4. Environmental data for the White Oak Creek/White Oak Lake watershed: Environmental Sciences Division publication No. 2779

    International Nuclear Information System (INIS)

    Sherwood, C.B.; Loar, J.M.

    1987-01-01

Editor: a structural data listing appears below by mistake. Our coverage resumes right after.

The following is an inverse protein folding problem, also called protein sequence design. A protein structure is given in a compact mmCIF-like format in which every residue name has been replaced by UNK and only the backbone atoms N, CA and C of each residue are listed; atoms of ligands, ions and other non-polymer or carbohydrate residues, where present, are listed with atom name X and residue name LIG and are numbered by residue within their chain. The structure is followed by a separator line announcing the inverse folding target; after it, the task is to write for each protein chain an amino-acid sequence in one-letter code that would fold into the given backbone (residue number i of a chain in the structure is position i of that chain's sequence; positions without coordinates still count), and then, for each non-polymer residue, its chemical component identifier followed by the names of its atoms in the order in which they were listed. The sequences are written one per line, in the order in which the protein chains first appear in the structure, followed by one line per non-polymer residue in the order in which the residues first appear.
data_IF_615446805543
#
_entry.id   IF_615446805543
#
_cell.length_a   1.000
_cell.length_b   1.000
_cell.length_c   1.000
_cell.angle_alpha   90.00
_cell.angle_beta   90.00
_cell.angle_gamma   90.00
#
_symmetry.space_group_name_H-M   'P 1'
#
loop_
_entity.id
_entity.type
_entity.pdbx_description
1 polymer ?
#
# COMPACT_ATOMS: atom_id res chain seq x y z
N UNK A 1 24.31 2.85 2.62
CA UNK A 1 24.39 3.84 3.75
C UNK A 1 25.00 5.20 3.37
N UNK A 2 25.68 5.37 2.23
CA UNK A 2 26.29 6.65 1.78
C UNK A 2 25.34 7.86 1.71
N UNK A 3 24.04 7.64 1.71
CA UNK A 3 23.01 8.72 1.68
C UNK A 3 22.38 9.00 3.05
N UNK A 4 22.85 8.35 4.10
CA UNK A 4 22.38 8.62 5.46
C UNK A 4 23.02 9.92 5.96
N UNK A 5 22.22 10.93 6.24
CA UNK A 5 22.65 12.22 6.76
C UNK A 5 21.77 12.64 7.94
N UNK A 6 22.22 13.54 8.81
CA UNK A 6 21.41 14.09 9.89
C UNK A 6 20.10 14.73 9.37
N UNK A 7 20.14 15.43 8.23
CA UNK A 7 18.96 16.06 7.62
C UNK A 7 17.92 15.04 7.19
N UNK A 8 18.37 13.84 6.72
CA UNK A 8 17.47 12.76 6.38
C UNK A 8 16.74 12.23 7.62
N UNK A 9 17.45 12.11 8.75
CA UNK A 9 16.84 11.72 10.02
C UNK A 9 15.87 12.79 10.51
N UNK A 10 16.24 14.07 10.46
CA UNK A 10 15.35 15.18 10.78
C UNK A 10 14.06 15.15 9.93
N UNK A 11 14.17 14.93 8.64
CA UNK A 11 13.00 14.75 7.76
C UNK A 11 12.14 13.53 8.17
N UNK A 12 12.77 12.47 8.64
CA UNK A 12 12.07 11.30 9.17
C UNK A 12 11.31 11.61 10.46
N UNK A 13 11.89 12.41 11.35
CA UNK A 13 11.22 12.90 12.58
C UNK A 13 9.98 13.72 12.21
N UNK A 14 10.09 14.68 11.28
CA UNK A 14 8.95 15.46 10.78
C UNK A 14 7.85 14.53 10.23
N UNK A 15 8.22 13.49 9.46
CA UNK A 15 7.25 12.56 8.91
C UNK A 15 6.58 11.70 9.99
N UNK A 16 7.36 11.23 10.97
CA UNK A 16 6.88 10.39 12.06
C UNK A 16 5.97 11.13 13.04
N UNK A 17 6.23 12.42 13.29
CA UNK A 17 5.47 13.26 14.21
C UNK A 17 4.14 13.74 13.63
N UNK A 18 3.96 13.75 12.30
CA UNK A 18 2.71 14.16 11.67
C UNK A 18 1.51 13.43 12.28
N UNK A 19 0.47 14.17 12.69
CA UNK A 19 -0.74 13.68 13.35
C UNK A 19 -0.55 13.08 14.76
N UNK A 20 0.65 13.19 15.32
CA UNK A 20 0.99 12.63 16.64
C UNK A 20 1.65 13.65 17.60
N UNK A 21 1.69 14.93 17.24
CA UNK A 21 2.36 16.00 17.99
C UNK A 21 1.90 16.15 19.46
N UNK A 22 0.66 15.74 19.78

Oak Ridge National Laboratory (ORNL) is located in the White Oak Creek (WOC) watershed, which drains approximately 16.8 km 2 (6.5 mile 2 ). The waters of WOC are impounded by White Oak Dam at WOC's intersection with White Wing Road (State Route 95), 1.0 km (0.6 mile) upstream from the Clinch River. The resulting White Oak Lake (WOL) is a small, shallow impoundment, whose water level is controlled by a vertical sluice gate that remains in a fixed position during normal operations. White Oak Creek has been utilized for the discharge of treated and untreated wastes from routine operations since the Laboratory's inception. In addition, most of the more recent (1954 to date) liquid and solid low-level-waste disposal operations have been located in the drainage area of WOC. As a federally owned facility, ORNL is required to comply with all existing federal, state, and local environmental regulations regarding waste management. On July 15, 1985, the US Environmental Protection Agency published final rules to incorporate changes in the Resource Conservation and Recovery Act of 1976 that resulted from the passage of the Hazardous and Solid Waste Amendments of 1984. As a part of the rule changes, a new Sect. 3004(u) was added. The new section requires that any facility permit issued after November 8, 1984, include planned corrective actions for all continuing releases of hazardous waste or constituents from any disposal unit at the facility, regardless of when the waste was placed at the disposal unit. This report was prepared to compile existing information on the content and quantity of hazardous substances (both radioactive and nonradioactive) in the WOC/WOL watershed and to provide background information on the geology, hydrology, and ecology of the site for use in planning future remedial actions. 109 refs., 45 figs., 33 tabs